I've wanted to do this for awhile now, because I love reading and when I'm recommending books, or discussing books with someone, I really get my nerd on and go into great detail about everything I loved and hated about the book.
As a writer, I understand the value of good reviews, and as a reader, I feel like its my responsibility, as well.
First I want to say that the cover art for Twisted Roads by Travis Erwin, is eye-catching and perfectly inviting . Everything a book cover should be. I love the guitar and her red high heels just jump off the cover.
Most of time, you can find Travis over at his blog, Bacon, Beer, and Books, where his writing has always struck me as more storytelling than writing. To me, his talent lies in the way he makes any story feel like a campfire tale-those stories that you repeat over and over, and one's you can't wait to hear again and again.
Usually, his stories are humorous. I've found myself more than once laughing out loud, or telling someone nearby, "You have got to read this!"
Twisted Roads shows a different side of Travis' writing. Where his blog posts, and even The Feedstore Chronicles give me the sense of oral tradition, Twisted Roads is more sophisticated,
The storyteller in his writing is still apparent, though. He weaves his words as beautifully as he's woven the lives of his characters. He's woven them so tight, in fact, that one characters decision not only affects that character, but multiple characters throughout the story, so that by the end we, as readers, have realized that he's subtlely been changing our perceptions without us realizing it.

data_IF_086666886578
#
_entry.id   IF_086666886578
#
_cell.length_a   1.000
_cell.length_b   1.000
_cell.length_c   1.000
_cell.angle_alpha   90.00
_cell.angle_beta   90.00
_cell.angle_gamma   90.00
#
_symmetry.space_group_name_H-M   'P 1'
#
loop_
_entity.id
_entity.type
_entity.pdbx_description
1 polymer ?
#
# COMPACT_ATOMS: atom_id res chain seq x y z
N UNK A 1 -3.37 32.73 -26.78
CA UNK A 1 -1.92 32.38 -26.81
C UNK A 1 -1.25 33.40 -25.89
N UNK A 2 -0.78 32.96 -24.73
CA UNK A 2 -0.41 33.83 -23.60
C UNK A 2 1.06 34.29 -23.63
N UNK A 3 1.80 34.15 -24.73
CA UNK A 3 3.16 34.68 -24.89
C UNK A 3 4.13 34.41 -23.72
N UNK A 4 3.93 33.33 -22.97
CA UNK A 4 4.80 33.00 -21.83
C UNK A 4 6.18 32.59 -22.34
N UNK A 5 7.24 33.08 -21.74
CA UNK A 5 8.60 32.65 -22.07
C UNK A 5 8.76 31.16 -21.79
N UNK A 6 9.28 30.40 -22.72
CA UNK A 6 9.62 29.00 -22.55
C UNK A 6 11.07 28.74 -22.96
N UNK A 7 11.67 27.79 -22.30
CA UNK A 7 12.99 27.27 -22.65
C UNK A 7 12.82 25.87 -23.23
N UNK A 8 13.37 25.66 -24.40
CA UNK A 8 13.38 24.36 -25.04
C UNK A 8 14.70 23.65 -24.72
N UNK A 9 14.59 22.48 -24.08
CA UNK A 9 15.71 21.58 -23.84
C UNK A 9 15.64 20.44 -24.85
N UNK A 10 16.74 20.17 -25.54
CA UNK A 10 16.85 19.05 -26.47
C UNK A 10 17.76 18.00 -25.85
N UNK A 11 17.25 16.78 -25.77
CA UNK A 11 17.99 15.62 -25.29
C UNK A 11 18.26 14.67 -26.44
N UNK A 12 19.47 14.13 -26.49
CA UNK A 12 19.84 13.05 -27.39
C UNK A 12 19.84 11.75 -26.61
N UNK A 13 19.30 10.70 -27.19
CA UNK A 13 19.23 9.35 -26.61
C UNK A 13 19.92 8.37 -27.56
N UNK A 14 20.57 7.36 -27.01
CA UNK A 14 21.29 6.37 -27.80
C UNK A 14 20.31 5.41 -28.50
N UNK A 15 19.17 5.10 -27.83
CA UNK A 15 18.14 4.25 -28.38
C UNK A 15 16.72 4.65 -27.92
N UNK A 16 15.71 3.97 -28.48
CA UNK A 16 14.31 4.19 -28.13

Twisted Roads is a character driven story (my favorite kind of story), and I found myself wanting to befriend Angela and Lucas. I could really relate to Angela because I've lived in places like Grand. I've known what is it like to be on the outside of small town life.
Lucas's struggle with music, from trying to find the right words when writing lyrics, to trying to decide whether he should follow his dream or do the safe thing and stay where he is, is a struggle that any reader can relate to.
Jake and Shelly were villianous in the most vile of ways, yet, by the end, I felt sorry for them because of the way their vulnerabilites were slowly unraveled throughout the novel.
I especially loved how the characters of Misty and Charlene were personifications of Shelly's inner conflict (At least to me). They seemed to be the Angel and Devil on Shelly's shoulder, and at the same time represented both the best and worst parts of living in small town Texas.
Travis' portrayal of Grand, Texas took me back to a childhood where I lived in Kress, Tx. (population 700-800).
I could go on. There are more characters. Important characters, but I think the joy of reading Twisted roads was traveling it on my own. I'll let you do the same.
P.S. how did I do?